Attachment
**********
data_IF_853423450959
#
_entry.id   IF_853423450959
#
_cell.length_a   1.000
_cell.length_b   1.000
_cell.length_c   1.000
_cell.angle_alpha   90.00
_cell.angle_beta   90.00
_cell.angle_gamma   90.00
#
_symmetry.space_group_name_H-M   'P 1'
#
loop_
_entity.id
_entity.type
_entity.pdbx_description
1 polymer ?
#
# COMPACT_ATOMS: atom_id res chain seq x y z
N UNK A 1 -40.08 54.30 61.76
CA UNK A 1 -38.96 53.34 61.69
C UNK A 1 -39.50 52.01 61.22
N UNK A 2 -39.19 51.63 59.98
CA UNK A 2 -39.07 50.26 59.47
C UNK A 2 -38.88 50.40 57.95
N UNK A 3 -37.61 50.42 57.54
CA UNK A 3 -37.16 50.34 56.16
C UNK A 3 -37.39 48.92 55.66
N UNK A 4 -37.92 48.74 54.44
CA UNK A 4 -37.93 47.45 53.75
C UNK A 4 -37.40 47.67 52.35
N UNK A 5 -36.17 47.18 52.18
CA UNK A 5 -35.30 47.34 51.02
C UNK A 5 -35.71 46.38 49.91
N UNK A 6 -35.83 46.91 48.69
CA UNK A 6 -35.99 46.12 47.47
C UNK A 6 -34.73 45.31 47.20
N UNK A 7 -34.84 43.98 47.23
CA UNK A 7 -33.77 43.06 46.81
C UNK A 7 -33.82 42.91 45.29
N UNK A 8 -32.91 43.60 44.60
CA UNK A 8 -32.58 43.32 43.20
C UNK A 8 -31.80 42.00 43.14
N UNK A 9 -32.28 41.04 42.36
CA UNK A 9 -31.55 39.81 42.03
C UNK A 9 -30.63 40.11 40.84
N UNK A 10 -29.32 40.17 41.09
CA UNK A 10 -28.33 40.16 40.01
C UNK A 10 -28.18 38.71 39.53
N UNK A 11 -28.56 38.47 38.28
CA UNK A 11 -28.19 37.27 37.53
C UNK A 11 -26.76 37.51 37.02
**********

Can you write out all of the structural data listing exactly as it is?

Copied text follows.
data_IF_853423450959
#
_entry.id   IF_853423450959
#
_cell.length_a   1.000
_cell.length_b   1.000
_cell.length_c   1.000
_cell.angle_alpha   90.00
_cell.angle_beta   90.00
_cell.angle_gamma   90.00
#
_symmetry.space_group_name_H-M   'P 1'
#
loop_
_entity.id
_entity.type
_entity.pdbx_description
1 polymer ?
#
# COMPACT_ATOMS: atom_id res chain seq x y z
N UNK A 1 -40.08 54.30 61.76
CA UNK A 1 -38.96 53.34 61.69
C UNK A 1 -39.50 52.01 61.22
N UNK A 2 -39.19 51.63 59.98
CA UNK A 2 -39.07 50.26 59.47
C UNK A 2 -38.88 50.40 57.95
N UNK A 3 -37.61 50.42 57.54
CA UNK A 3 -37.16 50.34 56.16
C UNK A 3 -37.39 48.92 55.66
N UNK A 4 -37.92 48.74 54.44
CA UNK A 4 -37.93 47.45 53.75
C UNK A 4 -37.40 47.67 52.35
N UNK A 5 -36.17 47.18 52.18
CA UNK A 5 -35.30 47.34 51.02
C UNK A 5 -35.71 46.38 49.91
N UNK A 6 -35.83 46.91 48.69
CA UNK A 6 -35.99 46.12 47.47
C UNK A 6 -34.73 45.31 47.20
N UNK A 7 -34.84 43.98 47.23
CA UNK A 7 -33.77 43.06 46.81
C UNK A 7 -33.82 42.91 45.29
N UNK A 8 -32.91 43.60 44.60
CA UNK A 8 -32.58 43.32 43.20
C UNK A 8 -31.80 42.00 43.14
N UNK A 9 -32.28 41.04 42.36
CA UNK A 9 -31.55 39.81 42.03
C UNK A 9 -30.63 40.11 40.84
N UNK A 10 -29.32 40.17 41.09
CA UNK A 10 -28.33 40.16 40.01
C UNK A 10 -28.18 38.71 39.53
N UNK A 11 -28.56 38.47 38.28
CA UNK A 11 -28.19 37.27 37.53
C UNK A 11 -26.76 37.51 37.02